Sunday afternoon we competed again. Again, luckily Riggs went first! We had a different judge for the afternoon trial, so the course was a little different. I thought the signs were a little easier for us…more what we have practiced in class, and it flowed a little more; but the downside of that (for us) was that there weren’t as many opportunities to reward. I knew with Riggs I’d have very little chance of getting him through all the signs with so few rewards in between. The jump from 8-22 would just be more than his little brain could take. So I decided to FEO with him right off the hop. He did awesome! Was such a little star, doing everything just as he would in class and tail wagging the whole time. Not that the day before was bad, but this was just icing on the cake and really allowed him to be successful.

I was really on the fence for what to do with Tess, my inclination was to FEO with her as well, but Jade convinced me (I’m sensing a theme here!) to try to show normally and be ready to FEO if I needed to. She was right again! I got about half way through the course correctly, but Tess was just a little too interested in the signs and started knocking them over and generally just being distracted by them. So I pulled out the treats and finished the rest of the course. She was incredible! I’m sure we made all kinds of mistakes and still have a lot of polishing to do, but with her limited practice I couldn’t have been more thrilled with her. Looking at the score card (outside of the knocked signs) we only had a few deductions over the whole course. So I’m pretty excited about that, once she gets a little less interested in the signs I think we’ll be set! Can’t wait for the next trial to start to pick up some Q’s!!!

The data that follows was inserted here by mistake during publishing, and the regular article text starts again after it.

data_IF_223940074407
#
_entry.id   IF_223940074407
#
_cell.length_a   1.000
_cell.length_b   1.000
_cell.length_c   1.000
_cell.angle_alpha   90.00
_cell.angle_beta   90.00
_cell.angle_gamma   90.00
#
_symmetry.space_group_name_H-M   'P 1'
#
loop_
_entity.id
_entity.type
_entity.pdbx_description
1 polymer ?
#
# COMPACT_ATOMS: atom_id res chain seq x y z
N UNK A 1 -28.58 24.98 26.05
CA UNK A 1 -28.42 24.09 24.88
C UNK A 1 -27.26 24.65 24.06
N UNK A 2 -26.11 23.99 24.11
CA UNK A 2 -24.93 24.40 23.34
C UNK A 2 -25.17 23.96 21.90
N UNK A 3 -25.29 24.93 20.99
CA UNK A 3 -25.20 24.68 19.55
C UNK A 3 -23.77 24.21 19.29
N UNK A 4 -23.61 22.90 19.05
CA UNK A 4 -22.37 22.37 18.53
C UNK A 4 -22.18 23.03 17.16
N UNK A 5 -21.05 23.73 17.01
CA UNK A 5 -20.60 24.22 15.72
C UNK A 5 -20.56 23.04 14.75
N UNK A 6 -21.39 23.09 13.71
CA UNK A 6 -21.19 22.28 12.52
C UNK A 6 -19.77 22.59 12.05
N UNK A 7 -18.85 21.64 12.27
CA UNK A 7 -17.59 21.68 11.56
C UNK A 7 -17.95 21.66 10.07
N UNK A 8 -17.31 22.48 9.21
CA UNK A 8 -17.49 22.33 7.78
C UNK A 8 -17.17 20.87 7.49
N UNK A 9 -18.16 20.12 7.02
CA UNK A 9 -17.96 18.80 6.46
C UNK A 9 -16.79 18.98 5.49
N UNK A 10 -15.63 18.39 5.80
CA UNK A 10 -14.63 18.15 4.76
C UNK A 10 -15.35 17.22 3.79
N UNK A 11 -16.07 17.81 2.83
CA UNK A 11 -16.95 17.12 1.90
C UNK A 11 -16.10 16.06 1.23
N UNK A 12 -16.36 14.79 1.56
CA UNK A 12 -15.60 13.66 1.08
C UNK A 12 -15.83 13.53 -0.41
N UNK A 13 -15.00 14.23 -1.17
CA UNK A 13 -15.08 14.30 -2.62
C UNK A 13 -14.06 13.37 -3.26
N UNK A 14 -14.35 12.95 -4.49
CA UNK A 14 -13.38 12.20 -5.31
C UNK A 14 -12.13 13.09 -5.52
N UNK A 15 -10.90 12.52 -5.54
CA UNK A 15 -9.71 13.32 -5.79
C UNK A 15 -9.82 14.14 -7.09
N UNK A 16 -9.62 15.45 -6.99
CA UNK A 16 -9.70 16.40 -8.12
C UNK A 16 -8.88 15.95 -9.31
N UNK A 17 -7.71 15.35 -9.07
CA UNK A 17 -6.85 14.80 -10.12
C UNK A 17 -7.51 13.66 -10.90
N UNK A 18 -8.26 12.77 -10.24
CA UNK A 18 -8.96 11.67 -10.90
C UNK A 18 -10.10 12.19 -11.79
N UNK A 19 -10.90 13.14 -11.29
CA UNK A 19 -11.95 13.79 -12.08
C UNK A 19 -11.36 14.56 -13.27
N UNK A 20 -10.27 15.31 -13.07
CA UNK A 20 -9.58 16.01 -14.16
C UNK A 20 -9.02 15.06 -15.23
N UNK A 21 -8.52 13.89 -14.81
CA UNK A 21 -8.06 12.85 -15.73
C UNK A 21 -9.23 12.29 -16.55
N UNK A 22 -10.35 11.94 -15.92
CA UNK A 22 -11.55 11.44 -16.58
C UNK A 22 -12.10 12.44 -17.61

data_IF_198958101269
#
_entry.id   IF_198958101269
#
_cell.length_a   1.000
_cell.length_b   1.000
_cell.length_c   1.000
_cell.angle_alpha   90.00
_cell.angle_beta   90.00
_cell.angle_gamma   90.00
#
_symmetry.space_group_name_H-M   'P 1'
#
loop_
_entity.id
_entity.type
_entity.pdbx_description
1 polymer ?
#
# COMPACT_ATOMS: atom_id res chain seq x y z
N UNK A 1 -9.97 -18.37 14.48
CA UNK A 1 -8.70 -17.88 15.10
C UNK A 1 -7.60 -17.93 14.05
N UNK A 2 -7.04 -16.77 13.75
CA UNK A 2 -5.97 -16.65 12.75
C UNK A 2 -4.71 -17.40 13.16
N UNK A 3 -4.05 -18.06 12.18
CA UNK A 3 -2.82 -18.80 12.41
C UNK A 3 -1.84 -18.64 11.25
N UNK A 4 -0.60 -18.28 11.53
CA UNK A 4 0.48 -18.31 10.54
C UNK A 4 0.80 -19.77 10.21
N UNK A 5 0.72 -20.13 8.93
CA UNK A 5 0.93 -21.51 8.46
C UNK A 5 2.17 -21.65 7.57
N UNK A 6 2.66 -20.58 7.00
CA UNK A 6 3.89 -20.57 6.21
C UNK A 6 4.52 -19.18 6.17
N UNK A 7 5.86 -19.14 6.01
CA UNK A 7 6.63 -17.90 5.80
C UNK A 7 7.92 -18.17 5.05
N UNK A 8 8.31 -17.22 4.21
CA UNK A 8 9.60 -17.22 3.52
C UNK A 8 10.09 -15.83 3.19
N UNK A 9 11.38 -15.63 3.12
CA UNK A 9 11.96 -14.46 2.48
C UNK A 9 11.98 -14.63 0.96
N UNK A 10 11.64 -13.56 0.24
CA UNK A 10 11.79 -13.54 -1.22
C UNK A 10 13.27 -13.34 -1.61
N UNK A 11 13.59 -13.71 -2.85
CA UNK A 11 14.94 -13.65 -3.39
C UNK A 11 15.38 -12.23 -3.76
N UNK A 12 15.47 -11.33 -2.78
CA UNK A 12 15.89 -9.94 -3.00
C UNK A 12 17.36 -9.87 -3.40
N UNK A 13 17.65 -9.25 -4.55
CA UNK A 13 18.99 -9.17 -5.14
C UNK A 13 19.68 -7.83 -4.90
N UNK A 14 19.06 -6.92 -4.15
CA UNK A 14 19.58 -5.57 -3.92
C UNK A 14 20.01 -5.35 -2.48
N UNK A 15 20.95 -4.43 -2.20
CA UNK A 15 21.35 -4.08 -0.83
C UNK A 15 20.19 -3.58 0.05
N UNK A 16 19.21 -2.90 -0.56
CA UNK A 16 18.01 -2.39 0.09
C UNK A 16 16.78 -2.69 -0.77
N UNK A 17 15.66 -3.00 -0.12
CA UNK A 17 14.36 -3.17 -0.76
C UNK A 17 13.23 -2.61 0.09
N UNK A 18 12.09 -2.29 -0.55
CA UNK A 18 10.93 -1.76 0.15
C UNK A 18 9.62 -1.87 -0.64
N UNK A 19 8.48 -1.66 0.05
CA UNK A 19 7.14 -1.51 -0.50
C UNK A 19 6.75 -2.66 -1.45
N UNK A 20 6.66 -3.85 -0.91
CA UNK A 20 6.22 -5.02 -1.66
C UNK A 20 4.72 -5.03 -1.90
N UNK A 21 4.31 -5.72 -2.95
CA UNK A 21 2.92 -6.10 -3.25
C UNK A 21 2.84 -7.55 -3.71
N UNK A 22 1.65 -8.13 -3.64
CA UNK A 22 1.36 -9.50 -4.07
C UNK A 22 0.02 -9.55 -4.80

A big thanks to Jade and the whole High Tails Pet Resort team for putting on such a great trial, and always being so welcoming and encouraging to all competitors! And thank you to Megan Crane our amazing rally instructor for all the tips and help preparing us for the trial!


The tired dogs (ready to be home) after a weekend of Rally 🙂


Weekend Fun


Riggs had a fun day at daycare on Friday, so Tess got a special stuffy toy all to herself, and some mum time. Which I think she thoroughly enjoyed. The house was sure quiet without the pupster though.

Today I booked the dogs to go out to Wet Noses again, I haven’t had them out since the spring. There was a coyote hanging out a few feet off the fence last time, and Riggs was pretty little then. With the roads being a little worse this last week or so, it was nicer to drive a little closer to home rather than head out to Water Valley.

Great time had by all!